Ms. Rubin's Happiness Project, which I haven't read, is the better book, apparently, and actually life-changing for some people. I bought that one as well, and have yet to read it; I wish I had read it first.
But this book? It's quite ordinary. That's not to say you won't get anything out of reading it. Just don't expect to be wowed. What it felt like, more than anything, was that I was reading about the completely ordinary, daily life of a very unadventurous, boring person. But the title is, after all, Happier at Home, and so the reader needs to expect that it's a book about domestic life. Without, unfortunately, many fresh insights about to make ordinary life more extraordinary, or "happier."
Here are some of her insights. Do any of these things sound new to you?
- The possessions that carry emotions are those that matter most to us, and if they carry happy emotions, they are the ones that should be saved, when cleaning one's closets.
- We should spend quality time with our children at least once a week. Better yet, set a date and time for it.
- Guard your free time so that there is time each day to do what you love. Don't over schedule yourself.
- Live in the present, so that at the end of your life, you won't realize, too late, that you hadn't managed to show up for it.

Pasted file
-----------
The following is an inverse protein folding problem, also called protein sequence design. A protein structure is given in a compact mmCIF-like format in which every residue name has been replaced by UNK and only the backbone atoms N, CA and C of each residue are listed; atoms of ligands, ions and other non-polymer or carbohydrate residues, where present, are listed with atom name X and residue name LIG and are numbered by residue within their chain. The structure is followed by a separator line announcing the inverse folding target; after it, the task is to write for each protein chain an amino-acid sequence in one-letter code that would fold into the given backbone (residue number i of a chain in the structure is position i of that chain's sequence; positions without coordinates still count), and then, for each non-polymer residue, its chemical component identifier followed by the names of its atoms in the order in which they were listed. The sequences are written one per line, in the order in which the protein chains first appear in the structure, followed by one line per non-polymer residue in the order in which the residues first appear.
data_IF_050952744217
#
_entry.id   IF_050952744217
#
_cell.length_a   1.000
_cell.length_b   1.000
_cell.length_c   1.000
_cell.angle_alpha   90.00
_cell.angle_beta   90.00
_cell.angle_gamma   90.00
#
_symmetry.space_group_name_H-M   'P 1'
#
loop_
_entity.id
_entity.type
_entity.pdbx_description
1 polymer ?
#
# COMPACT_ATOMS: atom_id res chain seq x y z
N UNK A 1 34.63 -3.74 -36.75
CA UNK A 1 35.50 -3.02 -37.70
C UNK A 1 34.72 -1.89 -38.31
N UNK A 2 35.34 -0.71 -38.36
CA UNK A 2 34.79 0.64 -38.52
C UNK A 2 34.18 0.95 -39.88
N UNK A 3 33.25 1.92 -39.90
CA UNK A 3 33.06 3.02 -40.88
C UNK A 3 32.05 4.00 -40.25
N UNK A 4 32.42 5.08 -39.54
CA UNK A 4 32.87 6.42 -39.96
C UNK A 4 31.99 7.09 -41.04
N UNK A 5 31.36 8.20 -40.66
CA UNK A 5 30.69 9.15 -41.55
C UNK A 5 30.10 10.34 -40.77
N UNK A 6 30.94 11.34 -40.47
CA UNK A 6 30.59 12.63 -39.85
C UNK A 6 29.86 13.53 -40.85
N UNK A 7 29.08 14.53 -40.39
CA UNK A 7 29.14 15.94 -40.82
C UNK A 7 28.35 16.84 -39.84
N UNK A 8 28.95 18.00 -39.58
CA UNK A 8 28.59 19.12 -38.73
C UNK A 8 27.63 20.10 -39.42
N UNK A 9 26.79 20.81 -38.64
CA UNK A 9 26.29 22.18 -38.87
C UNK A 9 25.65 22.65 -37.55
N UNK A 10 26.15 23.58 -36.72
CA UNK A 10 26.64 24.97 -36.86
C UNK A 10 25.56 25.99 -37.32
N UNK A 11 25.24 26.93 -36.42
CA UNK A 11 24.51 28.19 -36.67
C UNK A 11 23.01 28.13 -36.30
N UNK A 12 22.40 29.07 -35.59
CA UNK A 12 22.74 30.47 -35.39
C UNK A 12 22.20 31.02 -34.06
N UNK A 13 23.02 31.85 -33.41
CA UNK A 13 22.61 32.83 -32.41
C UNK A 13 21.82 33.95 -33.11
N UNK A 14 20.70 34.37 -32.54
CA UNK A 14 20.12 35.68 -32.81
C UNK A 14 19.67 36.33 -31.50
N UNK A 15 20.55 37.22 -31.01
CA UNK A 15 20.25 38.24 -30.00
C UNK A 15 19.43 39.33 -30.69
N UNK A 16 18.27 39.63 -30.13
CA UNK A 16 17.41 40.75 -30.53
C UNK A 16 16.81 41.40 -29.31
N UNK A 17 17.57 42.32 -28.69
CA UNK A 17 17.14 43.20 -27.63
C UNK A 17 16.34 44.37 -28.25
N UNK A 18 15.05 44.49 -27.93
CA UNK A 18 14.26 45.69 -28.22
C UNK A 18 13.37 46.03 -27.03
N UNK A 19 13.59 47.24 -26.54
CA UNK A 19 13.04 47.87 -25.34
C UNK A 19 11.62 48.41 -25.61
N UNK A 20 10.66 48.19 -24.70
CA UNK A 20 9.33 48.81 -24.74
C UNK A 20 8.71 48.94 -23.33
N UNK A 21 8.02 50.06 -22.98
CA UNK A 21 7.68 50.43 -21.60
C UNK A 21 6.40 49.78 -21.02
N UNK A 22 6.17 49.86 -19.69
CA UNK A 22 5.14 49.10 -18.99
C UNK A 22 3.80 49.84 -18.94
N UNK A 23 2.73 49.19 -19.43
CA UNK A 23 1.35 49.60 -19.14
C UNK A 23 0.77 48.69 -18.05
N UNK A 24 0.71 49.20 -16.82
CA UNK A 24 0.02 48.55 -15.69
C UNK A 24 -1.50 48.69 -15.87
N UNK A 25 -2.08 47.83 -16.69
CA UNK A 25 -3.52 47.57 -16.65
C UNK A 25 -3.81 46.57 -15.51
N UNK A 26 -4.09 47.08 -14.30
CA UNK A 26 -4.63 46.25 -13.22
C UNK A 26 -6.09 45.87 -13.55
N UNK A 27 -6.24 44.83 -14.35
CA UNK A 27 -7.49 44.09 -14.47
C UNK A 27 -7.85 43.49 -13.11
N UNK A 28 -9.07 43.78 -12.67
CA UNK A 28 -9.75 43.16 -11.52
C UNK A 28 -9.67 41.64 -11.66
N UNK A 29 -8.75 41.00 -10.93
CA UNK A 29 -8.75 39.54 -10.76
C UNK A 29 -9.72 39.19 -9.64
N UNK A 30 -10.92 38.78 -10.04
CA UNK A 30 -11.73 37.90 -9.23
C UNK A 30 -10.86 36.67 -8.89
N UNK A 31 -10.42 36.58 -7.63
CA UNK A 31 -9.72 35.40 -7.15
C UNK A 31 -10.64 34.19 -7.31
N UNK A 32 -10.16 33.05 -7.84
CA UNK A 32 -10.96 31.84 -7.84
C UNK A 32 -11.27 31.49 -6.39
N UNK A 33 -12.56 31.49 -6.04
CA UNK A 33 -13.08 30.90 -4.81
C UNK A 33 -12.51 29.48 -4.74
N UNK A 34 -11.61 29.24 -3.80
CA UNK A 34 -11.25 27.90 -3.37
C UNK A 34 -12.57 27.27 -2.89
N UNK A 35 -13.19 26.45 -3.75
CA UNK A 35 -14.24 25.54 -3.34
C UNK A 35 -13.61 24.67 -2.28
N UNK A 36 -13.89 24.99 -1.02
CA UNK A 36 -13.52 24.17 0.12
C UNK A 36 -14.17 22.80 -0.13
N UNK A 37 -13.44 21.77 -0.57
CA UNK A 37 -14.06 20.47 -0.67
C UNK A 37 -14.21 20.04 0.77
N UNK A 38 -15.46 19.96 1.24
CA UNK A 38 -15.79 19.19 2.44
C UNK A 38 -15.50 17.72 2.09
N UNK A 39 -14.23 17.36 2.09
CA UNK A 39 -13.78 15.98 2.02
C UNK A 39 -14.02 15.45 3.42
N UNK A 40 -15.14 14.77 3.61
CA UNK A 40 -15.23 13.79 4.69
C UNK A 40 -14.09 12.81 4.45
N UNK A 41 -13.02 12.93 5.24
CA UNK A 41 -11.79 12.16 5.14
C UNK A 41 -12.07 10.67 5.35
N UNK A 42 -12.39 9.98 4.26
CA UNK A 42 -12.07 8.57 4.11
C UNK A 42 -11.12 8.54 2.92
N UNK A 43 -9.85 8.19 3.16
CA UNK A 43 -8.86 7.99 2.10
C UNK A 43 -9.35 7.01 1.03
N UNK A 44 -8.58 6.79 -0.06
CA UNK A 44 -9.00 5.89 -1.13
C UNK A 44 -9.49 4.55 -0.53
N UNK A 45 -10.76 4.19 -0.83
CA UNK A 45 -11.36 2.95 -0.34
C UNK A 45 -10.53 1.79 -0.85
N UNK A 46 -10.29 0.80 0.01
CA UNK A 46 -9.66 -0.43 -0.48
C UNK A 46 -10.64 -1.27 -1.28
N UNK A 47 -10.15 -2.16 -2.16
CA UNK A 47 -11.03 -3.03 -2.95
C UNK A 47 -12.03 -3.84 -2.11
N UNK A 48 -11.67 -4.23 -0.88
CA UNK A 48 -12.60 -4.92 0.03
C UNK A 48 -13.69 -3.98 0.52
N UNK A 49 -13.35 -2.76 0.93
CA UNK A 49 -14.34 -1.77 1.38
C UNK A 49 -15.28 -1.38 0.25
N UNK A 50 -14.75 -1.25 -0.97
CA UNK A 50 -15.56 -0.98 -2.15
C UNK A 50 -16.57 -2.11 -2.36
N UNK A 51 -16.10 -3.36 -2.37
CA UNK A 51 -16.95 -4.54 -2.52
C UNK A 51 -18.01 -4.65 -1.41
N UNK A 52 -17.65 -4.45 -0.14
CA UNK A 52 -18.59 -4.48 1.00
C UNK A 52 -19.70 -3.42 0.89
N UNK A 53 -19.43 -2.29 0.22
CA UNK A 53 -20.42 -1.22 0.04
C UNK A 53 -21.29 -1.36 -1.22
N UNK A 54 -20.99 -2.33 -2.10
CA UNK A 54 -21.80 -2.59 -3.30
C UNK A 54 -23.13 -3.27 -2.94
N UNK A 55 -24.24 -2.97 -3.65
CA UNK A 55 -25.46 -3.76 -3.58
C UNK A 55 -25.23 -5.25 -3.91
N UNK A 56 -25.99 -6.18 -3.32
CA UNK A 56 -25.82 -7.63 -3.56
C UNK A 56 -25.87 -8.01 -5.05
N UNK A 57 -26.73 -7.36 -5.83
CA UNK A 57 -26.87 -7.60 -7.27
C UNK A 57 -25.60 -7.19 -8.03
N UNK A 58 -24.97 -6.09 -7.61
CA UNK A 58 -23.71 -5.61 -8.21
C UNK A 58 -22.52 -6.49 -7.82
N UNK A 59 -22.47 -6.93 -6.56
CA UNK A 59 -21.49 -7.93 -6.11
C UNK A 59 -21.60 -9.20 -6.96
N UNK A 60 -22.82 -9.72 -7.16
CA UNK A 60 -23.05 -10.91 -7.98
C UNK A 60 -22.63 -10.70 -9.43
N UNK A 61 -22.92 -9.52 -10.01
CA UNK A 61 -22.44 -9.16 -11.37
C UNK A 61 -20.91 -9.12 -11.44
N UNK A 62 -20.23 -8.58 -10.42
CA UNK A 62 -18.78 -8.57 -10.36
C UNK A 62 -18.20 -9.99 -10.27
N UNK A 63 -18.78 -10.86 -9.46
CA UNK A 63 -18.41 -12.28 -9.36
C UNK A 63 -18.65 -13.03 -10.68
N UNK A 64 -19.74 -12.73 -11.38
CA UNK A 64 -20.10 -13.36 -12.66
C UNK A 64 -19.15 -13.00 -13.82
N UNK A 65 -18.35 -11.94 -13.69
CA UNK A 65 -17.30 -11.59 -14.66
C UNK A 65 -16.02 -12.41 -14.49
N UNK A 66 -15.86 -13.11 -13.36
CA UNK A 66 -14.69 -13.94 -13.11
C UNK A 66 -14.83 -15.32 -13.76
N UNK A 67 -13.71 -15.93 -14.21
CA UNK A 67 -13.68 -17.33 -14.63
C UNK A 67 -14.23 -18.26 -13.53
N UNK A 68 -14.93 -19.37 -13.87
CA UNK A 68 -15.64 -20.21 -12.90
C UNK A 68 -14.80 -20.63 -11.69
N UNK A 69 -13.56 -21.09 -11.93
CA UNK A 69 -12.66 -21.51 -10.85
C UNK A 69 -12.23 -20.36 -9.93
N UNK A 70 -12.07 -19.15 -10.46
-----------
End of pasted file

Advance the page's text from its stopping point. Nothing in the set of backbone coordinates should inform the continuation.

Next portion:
Knowing this background, I found it odd and funny when I read about her cleaning out her closets and cupboards. (Huh. She does this?) She said that in her kitchen, coffee mugs and measuring cups were mixed together on one shelf, and she separated them, which made her happier. (Hmm. I wonder who combined them in the first place? Her cook/housekeeper? Or was she the culprit?)
Anyway, for someone as neurotic uptight and controlling as she comes across in the book, it would seem very out of character for her to have a shelf where coffee mugs and measuring cups were mixed together in the first place. Although, they are not, anymore, and she is happier about that.
Speaking from my own viewpoint as a neurotic, uptight and controlling librarian type, who does not have a cook or housekeeper, and who raised a family and worked full time outside the home for many years, busy as I was and am, I would NEVER combine coffee mugs and measuring cups on one shelf.
Good grief, does the woman have absolutely no sense of organization? ;)
My measuring cups have their own, dedicated drawer, where you also find beaters, whisks and spatulas. My shelf for coffee mugs holds only that--and good heavens, I hate seeing "mixed" mugs. Mine are (almost) all of the same type--Fiestaware. Inevitably, a few of other denominations get mixed in--souvenirs from vacations, gifts, and so on. ;)
If you want to read about the nitty gritty of one person's domestic life, and come away knowing more about how she organizes her space than you know about your own best friend's organizational habits or skills, this book is for you.
As to my own best friend, she seems very organized, although I've never actually had the opportunity to look into her drawers and cupboards . . . Perhaps I might find some disorganization there!
I do know that her freezer is absolutely stuffed, crammed with food she bought on sale with her active couponing habit. Unlike my freezer, which is practically empty, and gets a few things thrown into it, like bagels and meats, once a month, when I take my two-hour round trip trek to Costco.